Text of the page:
IT industry must demonstrate value more

IT industry must demonstrate value more

As Nicholas Carr - author of the controversial and hotly debated 'IT doesn't matter' article – prepares to visit our shores, he will no doubt feel somewhat vindicated in his stance should he stumble upon the new joint study from State Chamber of Commerce (NSW) and outsourcing specialists Unisys, which finds lack of visibility of cost-effectiveness a major barrier to IT adoption.

The report challenges the IT industry to demonstrate more clearly the economic benefits of its offerings. According to the report, entitled 'Getting a Grip on IT', difficulty in understanding the cost-effectiveness and the benefits of IT are barriers stopping businesses from adopting new information technology.

Mike Ettling, managing director Unisys Australia / New Zealand, said the survey is an important reference, providing a platform on which the IT industry, government and business can cooperate to ensure that the long-term economic benefits of effective IT investment are maintained.

"The report results are a clarion call to the IT sector: it needs to become better at demonstrating the cost-effectiveness and returns of its offerings. Unisys supports the recommendations made by the State Chamber that government, business and IT services and product suppliers should collaborate on the future definition of the IT needs of the State and the country."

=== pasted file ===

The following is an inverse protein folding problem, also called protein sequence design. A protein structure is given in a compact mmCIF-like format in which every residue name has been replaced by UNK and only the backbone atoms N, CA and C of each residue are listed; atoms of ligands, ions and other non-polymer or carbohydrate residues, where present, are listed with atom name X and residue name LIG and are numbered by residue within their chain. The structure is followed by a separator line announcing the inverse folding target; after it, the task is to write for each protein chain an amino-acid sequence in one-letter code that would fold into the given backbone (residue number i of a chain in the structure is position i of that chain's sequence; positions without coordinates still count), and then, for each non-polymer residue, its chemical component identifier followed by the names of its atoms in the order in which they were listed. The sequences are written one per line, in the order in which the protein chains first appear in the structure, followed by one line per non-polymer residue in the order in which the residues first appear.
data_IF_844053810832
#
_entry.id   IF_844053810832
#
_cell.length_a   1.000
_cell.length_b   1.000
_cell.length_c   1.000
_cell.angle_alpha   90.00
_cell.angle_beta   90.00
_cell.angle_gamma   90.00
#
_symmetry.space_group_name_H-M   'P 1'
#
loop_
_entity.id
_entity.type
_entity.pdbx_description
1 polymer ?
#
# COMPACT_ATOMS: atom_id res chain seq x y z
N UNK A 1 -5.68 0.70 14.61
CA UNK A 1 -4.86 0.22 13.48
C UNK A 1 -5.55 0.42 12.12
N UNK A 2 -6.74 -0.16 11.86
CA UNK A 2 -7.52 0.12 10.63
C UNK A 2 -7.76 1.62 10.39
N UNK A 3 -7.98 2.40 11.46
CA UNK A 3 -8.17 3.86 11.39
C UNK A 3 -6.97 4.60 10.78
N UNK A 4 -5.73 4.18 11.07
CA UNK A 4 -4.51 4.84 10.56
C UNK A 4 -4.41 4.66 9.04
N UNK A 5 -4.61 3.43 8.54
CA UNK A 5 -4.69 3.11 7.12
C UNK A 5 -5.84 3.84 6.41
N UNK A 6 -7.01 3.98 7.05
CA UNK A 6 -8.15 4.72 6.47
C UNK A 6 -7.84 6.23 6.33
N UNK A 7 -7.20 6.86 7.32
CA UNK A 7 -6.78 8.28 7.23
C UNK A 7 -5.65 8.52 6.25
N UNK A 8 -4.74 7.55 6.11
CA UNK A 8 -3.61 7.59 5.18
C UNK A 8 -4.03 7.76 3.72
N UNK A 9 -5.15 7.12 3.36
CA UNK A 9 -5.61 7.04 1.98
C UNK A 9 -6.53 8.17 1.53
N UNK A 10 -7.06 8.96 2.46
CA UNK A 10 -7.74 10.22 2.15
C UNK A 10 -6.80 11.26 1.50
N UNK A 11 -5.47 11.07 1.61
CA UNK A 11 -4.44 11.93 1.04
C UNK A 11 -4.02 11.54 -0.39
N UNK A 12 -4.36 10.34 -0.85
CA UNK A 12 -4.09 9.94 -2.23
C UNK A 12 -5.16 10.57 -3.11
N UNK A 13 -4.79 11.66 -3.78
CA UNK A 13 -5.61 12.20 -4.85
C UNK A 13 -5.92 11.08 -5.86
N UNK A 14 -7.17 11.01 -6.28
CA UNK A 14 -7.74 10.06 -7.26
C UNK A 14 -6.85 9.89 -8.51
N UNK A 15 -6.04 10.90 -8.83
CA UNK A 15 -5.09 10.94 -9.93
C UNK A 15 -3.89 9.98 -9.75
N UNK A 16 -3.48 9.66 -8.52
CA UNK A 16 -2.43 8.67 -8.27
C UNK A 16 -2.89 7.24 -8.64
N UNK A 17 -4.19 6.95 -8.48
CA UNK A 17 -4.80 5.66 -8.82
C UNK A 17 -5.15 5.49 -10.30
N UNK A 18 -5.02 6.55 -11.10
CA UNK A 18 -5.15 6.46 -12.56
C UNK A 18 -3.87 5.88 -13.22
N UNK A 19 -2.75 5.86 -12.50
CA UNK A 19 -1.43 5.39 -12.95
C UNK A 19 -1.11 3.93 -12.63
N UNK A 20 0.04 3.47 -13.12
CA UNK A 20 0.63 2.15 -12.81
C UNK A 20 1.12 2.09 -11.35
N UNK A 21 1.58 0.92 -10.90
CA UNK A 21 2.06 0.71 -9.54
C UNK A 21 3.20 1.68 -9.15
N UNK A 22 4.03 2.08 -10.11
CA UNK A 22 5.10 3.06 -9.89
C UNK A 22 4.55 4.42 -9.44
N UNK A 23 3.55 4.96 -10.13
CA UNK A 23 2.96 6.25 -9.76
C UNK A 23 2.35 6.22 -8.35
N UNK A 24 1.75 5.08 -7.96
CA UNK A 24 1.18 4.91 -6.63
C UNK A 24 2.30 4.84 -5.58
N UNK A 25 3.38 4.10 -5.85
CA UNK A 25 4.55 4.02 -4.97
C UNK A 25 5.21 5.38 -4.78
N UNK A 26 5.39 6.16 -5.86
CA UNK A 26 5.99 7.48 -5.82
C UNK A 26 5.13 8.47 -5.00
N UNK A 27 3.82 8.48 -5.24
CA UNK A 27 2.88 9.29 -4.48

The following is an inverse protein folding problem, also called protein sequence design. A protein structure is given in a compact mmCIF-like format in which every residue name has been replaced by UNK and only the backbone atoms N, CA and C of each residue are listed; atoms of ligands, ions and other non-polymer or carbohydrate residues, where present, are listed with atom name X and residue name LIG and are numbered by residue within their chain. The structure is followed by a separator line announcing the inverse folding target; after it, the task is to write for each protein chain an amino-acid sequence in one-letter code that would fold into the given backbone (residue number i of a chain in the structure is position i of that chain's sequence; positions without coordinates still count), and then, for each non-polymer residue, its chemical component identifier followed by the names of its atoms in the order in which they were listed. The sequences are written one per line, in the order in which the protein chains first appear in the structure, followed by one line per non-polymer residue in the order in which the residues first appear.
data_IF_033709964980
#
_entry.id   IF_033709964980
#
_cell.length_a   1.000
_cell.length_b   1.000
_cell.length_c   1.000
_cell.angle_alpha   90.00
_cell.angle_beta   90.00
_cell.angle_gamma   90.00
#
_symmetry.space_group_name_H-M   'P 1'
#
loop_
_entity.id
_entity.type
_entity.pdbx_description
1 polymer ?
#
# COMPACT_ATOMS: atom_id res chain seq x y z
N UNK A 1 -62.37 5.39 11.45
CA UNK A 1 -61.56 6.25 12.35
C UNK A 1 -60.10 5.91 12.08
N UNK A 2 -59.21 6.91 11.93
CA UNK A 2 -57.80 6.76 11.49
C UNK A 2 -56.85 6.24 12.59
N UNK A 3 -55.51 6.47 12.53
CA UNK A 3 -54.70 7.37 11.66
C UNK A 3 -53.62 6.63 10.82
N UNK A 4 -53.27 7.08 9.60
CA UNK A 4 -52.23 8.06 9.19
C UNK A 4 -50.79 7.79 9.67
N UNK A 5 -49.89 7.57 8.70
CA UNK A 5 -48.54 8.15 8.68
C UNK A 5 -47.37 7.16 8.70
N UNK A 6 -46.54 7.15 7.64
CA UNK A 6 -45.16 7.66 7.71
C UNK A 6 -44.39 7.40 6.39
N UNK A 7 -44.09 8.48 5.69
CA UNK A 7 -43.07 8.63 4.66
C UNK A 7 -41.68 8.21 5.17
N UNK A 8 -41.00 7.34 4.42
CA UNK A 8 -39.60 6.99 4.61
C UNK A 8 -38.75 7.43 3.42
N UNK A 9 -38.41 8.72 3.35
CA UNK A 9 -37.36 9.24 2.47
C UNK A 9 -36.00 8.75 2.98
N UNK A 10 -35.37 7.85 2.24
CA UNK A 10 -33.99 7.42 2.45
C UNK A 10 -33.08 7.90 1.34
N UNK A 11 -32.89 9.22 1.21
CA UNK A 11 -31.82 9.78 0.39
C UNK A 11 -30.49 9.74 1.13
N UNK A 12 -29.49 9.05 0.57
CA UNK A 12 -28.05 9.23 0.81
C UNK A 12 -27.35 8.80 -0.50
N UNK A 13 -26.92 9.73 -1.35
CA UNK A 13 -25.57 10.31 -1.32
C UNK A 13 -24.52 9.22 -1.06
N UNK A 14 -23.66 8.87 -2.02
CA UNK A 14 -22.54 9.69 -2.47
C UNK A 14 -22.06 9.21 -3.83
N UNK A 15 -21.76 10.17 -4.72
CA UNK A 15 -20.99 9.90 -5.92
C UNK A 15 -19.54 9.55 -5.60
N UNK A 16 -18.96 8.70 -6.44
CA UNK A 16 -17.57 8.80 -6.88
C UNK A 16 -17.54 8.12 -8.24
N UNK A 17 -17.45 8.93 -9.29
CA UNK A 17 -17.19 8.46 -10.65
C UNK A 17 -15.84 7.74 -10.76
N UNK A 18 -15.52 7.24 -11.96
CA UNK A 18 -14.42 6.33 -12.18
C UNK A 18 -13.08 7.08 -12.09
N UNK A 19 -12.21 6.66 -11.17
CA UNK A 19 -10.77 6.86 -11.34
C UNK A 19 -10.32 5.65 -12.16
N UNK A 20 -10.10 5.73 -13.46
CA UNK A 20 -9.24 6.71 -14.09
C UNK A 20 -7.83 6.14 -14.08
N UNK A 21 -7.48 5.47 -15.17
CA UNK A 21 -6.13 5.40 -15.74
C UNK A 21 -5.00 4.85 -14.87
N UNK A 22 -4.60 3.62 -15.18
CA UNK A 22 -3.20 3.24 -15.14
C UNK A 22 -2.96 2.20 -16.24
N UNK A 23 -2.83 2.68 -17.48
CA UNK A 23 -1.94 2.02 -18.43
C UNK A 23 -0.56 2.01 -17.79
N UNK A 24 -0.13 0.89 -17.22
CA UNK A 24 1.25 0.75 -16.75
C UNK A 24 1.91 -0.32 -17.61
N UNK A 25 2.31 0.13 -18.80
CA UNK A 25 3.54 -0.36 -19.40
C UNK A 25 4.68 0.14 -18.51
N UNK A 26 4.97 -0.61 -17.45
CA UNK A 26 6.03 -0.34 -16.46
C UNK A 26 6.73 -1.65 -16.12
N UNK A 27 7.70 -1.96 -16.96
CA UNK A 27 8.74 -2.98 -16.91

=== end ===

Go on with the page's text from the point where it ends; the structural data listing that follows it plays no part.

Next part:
State Chamber of Commerce CEO Margy Osmond said mobile phones, email and the Internet might now be commonplace in most workplaces but the research showed that cost-effectiveness of technology was still a main stumbling block for those businesses who have not yet embraced the IT revolution.

"Despite dramatic advancements in the way we do business, many organisations still find it difficult to see what's in it for them. And in regional areas, with inadequate infrastructure, the new technology we take for granted in the city often isn't even an option."

"IT providers must think more like consultants, explicitly linking business strategy with IT applications and infrastructure, and working with customers to explain the effects of their IT investments ahead of making those investments," added Ettling. "It is no longer acceptable to divorce IT strategy from business strategy.  Unisys believes that the IT industry has to focus on eliminating business and IT complexity, rather than just selling solutions. This report supports that view. Unisys involvement in the survey is our part is lifting the level of understanding of the benefits of investing in enterprise technology so that the value of IT is more apparent," concluded Ettling.

Unisys and the Chamber are calling on the IT industry and the broader business community to provide their views on how the value of IT can be made clear to NSW business.  Over the next six weeks these will be collected and discussed at a forum at the end of June. Comments should be sent to

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